When Google announced in the summer of 2007 that it was holding an X-Prize competition to land a robotic spacecraft on the moon, private groups across the world scrambled to raise the $50,000 entry fee.

Right before the cutoff date at the end of 2010, three young Israeli engineers — Yariv Bash, Kfir Damari and Yonatan Winetraub — decided to join the other 33 groups that had already signed up, as ISRAEL21c reported in 2011.

Their vision was not only technological; it involved a sense of national pride, as well. They felt that Israelis, famous for innovation and ingenuity, could not pass up the opportunity to take part in such an endeavor.

Hence, SpaceIL (“IL” for Israel) was chosen as the name not only for this specific project, but for the nonprofit organization they established for a broader educational goal of encouraging young Israelis to take an interest in science and technology.

Israeli schoolchildren are involved in SpaceIL’s project to land a robot on the moon and get kids excited about aerospace. Photo by Alon Hadar
Israeli schoolchildren are involved in SpaceIL’s project to land a robot on the moon and get kids excited about aerospace. Photo by Alon Hadar

Nor was their ambition connected to the prize money. Though $30 million might sound like a lot of cash, it will cost $30 million to $100 million to create the smallest and most commercially viable craft to date.

“It was a combination of Google’s aim and the passion of the core team that enabled it to enlist every relevant sponsor in the country,” CEO Eran Privman tells ISRAEL21c at the SpaceIL headquarters in donated offices at Tel Aviv University.

Yitzhak Ben-Israel, head of the Israel Space Agency (ISA), immediately gave his blessing. More importantly, says Privman: “He helped open crucial doors, and has been accompanying us on the project to this day, including with a financial contribution.”

X-Prize, the foundation managing the contest, requires applicants to be privately funded (only up to 10 percent of the total cost may come from governmental sources), and to meet specific goals – such as the ability to land the unmanned vehicle on the moon, move it 500 meters and take photographs and video from all angles.

Pitching in to reach the moon

Ben-Israel provided the team with the international connections it needed to purchase launchers, since the only countries that have them are the United States, Russia, China and France.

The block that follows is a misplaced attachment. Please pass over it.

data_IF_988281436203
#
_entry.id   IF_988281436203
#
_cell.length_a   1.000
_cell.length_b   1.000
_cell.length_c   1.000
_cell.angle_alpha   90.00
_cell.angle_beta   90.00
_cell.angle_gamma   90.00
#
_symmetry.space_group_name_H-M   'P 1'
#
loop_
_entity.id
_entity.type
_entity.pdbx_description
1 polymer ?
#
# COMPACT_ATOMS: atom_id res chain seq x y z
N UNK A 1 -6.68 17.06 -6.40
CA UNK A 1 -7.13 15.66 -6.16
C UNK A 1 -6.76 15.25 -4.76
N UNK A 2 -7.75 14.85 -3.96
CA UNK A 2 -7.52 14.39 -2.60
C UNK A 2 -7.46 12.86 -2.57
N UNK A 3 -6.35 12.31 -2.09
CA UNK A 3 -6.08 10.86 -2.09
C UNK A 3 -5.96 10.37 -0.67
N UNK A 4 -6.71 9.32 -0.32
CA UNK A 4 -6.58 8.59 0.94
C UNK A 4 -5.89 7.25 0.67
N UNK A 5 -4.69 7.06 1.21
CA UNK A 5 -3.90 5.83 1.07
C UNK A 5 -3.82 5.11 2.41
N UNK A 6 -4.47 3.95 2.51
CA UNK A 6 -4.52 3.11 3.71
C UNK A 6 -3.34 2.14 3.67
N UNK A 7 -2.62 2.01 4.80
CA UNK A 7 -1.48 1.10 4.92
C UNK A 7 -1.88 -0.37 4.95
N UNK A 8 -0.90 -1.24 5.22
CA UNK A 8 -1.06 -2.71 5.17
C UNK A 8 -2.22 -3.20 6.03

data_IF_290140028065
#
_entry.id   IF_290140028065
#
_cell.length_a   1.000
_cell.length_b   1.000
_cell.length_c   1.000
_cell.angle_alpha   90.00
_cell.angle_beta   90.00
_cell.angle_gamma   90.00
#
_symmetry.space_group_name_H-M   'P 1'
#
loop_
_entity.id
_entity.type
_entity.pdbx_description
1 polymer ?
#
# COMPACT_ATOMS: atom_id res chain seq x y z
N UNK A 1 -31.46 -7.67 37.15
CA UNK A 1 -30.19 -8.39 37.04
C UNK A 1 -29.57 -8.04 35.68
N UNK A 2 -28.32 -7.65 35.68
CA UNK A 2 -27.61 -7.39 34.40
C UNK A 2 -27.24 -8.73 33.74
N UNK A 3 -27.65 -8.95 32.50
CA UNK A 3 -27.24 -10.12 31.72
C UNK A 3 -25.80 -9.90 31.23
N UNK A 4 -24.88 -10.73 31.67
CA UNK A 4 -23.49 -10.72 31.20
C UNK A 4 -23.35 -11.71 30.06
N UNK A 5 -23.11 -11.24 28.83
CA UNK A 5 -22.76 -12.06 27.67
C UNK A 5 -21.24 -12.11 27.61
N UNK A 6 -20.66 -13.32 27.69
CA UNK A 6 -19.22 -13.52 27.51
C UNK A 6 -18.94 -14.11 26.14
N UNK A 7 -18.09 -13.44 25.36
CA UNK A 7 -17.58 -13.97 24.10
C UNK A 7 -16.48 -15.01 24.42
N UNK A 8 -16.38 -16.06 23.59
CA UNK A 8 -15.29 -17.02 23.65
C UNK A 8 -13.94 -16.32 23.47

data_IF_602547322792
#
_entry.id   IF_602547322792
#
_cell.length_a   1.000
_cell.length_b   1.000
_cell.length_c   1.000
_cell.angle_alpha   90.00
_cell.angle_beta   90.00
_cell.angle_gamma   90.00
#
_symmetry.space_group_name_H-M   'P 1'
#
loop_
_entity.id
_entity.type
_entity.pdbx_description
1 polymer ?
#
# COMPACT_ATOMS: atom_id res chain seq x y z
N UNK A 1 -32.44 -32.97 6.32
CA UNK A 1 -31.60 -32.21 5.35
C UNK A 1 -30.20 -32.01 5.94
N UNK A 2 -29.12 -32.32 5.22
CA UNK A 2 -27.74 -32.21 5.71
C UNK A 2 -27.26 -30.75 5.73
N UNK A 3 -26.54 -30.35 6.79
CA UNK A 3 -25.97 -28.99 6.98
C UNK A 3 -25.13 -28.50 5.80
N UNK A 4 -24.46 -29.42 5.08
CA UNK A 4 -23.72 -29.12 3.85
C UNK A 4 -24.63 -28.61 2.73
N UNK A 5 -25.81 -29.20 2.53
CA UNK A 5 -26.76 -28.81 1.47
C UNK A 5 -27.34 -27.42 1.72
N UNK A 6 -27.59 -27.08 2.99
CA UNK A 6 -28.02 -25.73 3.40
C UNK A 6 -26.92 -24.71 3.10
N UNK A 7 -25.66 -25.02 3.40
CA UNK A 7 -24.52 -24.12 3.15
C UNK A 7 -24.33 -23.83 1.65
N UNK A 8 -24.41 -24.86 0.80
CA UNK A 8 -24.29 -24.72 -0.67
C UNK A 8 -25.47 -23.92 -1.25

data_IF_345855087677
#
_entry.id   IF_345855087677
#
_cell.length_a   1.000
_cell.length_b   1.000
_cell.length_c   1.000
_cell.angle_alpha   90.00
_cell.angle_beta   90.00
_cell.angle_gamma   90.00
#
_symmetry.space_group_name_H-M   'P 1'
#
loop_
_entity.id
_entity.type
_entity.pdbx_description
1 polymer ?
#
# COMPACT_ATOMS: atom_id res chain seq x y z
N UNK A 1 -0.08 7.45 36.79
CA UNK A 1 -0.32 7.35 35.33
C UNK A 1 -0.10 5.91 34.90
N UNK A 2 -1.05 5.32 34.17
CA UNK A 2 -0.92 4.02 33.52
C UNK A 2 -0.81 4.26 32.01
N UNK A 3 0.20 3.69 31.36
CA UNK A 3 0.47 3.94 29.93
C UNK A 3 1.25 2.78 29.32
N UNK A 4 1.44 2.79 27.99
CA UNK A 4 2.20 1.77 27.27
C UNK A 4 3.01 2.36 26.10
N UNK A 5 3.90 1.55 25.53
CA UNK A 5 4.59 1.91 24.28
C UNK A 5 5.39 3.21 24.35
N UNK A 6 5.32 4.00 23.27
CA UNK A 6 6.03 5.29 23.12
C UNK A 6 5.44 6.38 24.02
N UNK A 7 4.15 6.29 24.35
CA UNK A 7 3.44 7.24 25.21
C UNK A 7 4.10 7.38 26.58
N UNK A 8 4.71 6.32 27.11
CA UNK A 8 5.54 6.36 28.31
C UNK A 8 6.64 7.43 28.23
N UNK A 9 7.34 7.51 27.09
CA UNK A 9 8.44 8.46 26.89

And because of the ISA, Privman says: “We were able to get the backing of Israel Aircraft Industries, which has donated many hours of engineering and technological know-how.”

This is what SpaceIL’s craft will look like.
This is what SpaceIL’s craft will look like.

The Weizmann Institute of Science and many private industries “flew” into action to help. Software companies donated software and development support; hardware companies provided cameras meeting the unique requirements for remaining intact in space.

All the equipment the team needs for launching the robot into space must be tested thoroughly and built to withstand radiation and extreme cold and hot temperatures. This is another expensive aspect of the program.

So far, SpaceIL has managed to raise $20 million of the $35 million goal it has set for the project. Its chief donor is Amdocs founder and Israeli high-tech giant Morris Kahn. Bezeq gave $500,000. Donations range from seven-figure sums to checks for NIS 18.

“Compared to our competitors, we are the best-funded at this stage,” says Privman.

This is not the only reason that SpaceIL — with 20 full-time staff members and more than 250 volunteers — is considered, even by NASA, to be a frontrunner in the challenge.

Smallest, smartest spacecraft

Israel’s aerospace industry has a distinct advantage because of its innovation in micro- and nano-satellites. SpaceIL is now applying this technology to build the “smallest, smartest spacecraft ever to have landed on the moon.”

SpaceIL CEO Eran Privman. Photo by Alon Hadar
SpaceIL CEO Eran Privman. Photo by Alon Hadar

The size of an American dishwasher, the SpaceIL spacecraft weighs a mere 140 kilos, 80 percent of which is fuel. It is one quarter of the size of the spacecrafts of the other competitors.

Although it will be largely preprogrammed, the craft will be remotely controlled via a control center in Yehud, not far from Tel Aviv. The team invented a special navigation method for the mission, using the stars and the moon surface as guidance points.

Other technology being developed, with the help of Israeli startups, involves the cameras, which cannot weigh more than 200 grams, and the satellite communication system for sending photos back to Earth.

“If we can’t transmit the pictures,” explains Privman, “It will be as though none were taken.”

After the launch is completed, probably by the end of 2015, scores of volunteers plan to share the SpaceIL story with children in Israeli classrooms.

“The response has been phenomenal,” says Privman.

The Ramon Foundation, headed by Rona Ramon — the widow of Israel’s first astronaut, Ilan Ramon, who was killed in the 2003 Columbia space shuttle disaster — is one of SpaceIL’s many educational partners.

In addition, SpaceIL partners with the Chicago-based iCenter (a partner in iMMERSE with ISRAEL21c) and other US groups to present the program to Jewish communities, day schools and youth movements in the Diaspora, to show them what Privman calls a “different and exciting angle of Israel. It is a social business model that is also a Zionist project.”

For more information, see http://www.spaceil.com/.